These five men are part of the game's most wanted - players who can change the direction of a match with either bat or ball, or both. And unlike the rest of the sections in Australia's All-time XI, there are no modern entries, highlighting the difficulties of achieving top-class performance with both disciplines.
Recent Australia sides have found that adding an allrounder upsets their balance and leaves them short in either specialisation. If they had any of these outstanding examples, Ricky Ponting and Andrew Hilditch would have no headaches. Warwick Armstrong, Jack Gregory and Monty Noble come from the dustiest pages of Australia's history, with all of them concluding their enviable careers before 1930, and are easy for modern observers to overlook. That mistake can be fixed easily by analysing their numbers, and casting your vote for someone deep in the country's history.
After World War II, Keith Miller arrived to wow everyone, and Richie Benaud joined him before bowing out in 1964. Two of the biggest names in the game took on the largest loads, and were idolised for their amazing deeds. Since Miller and Benaud exited the field and entered the media, Australia have prayed for similarly talented replacements. Nobody has been able to achieve anywhere near the success of these multi-skilled masters.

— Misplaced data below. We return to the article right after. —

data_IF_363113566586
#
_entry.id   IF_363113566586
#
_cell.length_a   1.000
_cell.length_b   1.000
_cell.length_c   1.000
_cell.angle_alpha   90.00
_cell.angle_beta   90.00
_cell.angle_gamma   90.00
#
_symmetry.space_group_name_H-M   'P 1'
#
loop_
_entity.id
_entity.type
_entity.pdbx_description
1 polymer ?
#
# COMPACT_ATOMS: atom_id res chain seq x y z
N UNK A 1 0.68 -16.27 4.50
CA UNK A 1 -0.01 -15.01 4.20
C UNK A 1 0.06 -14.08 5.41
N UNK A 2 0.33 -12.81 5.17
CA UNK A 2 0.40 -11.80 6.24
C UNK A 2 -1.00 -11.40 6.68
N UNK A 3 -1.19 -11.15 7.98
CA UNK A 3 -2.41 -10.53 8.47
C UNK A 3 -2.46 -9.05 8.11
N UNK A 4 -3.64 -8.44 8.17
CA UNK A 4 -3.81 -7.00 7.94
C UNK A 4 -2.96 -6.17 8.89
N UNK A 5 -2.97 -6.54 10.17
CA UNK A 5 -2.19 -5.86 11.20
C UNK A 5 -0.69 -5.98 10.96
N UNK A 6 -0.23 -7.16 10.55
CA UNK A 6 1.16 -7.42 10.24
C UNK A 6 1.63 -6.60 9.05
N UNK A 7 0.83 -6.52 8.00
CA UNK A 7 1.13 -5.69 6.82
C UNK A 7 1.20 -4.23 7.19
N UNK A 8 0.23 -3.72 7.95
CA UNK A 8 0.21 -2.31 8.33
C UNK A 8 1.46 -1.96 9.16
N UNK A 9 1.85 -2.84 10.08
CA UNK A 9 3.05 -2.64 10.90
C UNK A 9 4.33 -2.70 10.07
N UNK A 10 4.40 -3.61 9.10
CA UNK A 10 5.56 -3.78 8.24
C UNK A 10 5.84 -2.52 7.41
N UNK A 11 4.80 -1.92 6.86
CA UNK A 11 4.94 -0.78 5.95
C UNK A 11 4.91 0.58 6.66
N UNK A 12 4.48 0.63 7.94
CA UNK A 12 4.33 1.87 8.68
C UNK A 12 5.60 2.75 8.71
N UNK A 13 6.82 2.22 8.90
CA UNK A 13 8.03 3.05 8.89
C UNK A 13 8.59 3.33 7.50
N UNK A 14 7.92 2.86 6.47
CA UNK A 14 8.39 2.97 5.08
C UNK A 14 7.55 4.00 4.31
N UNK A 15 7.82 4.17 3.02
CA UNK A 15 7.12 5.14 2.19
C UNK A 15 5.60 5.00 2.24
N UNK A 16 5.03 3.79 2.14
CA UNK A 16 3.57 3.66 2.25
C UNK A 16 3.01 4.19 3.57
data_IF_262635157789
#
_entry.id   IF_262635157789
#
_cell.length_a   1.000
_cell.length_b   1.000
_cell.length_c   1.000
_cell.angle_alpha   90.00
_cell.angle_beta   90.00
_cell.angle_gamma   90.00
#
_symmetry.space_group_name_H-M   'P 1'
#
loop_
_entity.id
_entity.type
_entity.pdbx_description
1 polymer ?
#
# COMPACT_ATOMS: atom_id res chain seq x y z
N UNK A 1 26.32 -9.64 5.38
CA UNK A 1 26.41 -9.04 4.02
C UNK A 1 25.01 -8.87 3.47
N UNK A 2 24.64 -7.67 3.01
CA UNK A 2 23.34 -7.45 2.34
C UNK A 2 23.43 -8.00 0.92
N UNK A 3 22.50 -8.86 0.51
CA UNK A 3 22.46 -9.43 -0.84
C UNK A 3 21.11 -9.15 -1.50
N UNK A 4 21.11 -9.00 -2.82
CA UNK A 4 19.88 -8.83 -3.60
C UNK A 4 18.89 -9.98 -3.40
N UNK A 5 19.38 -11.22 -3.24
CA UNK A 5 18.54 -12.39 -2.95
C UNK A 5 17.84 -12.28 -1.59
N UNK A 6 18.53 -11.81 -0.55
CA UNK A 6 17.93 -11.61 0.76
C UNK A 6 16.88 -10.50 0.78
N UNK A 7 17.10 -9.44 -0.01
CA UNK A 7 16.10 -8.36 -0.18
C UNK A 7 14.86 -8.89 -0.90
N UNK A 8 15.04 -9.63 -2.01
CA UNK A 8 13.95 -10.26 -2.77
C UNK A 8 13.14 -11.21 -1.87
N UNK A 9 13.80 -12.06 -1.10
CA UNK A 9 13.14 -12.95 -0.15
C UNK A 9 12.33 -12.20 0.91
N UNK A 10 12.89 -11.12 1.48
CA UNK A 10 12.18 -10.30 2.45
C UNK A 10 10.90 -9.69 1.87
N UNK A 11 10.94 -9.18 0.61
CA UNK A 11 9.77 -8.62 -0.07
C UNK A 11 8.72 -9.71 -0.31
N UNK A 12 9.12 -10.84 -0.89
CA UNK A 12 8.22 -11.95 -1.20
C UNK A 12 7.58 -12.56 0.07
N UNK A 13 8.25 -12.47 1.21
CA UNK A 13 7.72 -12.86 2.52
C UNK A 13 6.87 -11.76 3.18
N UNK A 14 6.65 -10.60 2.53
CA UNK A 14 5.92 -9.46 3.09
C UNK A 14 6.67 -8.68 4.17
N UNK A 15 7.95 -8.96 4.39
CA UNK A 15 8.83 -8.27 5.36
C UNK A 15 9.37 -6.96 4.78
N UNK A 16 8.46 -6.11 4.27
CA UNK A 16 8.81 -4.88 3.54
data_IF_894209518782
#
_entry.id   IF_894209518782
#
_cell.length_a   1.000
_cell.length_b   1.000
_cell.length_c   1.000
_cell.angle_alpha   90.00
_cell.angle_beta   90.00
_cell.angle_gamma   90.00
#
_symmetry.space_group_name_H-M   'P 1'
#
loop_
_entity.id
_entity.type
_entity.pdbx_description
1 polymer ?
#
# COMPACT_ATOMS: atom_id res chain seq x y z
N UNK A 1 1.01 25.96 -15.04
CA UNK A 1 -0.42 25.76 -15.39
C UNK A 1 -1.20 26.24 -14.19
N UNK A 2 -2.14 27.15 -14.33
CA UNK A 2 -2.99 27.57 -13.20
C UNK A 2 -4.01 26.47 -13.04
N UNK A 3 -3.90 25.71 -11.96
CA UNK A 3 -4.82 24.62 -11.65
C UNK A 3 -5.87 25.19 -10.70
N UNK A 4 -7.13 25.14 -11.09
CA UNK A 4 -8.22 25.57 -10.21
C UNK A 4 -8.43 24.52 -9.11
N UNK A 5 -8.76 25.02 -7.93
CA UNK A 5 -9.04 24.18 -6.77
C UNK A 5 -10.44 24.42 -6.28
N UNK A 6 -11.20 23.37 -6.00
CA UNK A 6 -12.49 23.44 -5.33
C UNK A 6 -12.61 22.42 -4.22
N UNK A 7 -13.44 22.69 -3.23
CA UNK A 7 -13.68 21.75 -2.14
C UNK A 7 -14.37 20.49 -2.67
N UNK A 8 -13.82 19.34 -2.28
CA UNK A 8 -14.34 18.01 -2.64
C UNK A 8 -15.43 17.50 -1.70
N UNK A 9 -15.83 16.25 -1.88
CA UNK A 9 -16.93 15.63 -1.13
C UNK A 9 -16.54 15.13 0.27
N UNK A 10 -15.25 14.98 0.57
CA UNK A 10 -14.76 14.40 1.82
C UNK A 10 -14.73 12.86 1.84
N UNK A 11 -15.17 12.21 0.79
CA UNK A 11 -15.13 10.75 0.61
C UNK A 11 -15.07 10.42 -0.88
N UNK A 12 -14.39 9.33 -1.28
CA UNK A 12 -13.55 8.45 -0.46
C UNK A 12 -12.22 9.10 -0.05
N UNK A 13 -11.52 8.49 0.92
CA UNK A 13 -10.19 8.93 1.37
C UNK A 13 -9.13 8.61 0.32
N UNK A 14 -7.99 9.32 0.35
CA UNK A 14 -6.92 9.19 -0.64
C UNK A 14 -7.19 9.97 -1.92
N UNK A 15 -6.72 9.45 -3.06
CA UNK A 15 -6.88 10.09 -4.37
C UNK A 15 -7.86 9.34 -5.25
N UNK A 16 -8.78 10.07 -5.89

The Big Ship steered Australia on the 1920-21 Ashes clean sweep, and could be relied on for hefty contributions with bat and ball throughout the 50 Tests he played.
When he died in 1940 Noble was considered the best allrounder the country had produced. He appeared in 42 Tests between 1898 and 1909.
The "Australian in excelsis", he retired in 1956 with a batting average of 36, a bowling mean of 22, and respect from everyone who saw - or read about - his deeds.
A fearsome right-arm fast bowler from the 1920s, Gregory was also a left-hand batsman who exited the game with a similar batting average to Miller's. Also picked up a 70-minute century - and did it without using gloves.
A legspinner who could score Test centuries - not even Shane Warne could manage that. Benaud reached three figures three times in his dozen years at the top level to go with his 248 wickets.